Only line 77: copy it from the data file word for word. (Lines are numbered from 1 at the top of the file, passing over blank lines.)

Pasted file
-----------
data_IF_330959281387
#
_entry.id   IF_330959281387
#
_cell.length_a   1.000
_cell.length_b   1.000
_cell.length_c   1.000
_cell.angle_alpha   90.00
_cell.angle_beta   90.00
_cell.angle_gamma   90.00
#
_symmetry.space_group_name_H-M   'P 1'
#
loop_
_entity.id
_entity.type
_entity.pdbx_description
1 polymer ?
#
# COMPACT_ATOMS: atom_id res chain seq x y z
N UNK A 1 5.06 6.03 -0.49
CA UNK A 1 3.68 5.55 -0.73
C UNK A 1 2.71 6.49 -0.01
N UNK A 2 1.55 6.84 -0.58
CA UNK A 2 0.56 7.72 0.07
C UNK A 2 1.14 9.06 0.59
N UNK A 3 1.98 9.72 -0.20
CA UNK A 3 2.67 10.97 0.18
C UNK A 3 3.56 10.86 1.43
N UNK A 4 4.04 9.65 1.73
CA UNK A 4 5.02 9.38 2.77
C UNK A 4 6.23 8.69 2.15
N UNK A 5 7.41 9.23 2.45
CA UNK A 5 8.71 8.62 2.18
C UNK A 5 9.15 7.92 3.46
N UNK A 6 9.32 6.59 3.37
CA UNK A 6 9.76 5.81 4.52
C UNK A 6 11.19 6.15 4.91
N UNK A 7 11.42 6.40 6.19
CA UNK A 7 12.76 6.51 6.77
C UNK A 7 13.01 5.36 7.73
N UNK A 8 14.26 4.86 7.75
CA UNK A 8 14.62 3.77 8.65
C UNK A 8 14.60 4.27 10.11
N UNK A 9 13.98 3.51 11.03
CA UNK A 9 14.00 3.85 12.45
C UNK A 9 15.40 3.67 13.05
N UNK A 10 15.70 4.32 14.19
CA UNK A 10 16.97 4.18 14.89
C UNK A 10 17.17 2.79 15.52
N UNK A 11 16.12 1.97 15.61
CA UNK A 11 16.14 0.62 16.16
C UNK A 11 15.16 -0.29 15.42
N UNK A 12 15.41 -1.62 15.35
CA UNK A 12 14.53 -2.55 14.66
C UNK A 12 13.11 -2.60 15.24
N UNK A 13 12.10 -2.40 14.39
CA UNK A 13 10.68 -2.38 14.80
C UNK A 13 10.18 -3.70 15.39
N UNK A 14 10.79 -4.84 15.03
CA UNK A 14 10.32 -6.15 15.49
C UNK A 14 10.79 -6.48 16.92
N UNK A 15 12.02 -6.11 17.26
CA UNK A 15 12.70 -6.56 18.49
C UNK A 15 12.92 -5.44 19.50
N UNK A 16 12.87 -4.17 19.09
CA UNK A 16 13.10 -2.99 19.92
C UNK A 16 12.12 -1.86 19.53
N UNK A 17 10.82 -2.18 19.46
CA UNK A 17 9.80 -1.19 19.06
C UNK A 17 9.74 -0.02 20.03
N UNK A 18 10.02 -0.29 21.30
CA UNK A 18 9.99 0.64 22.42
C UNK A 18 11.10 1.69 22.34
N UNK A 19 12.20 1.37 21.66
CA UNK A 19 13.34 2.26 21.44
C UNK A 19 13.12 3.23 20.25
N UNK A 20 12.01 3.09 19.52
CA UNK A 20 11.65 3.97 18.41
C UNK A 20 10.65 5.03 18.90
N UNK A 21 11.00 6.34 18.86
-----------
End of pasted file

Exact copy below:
C UNK A 19 13.12 3.23 20.25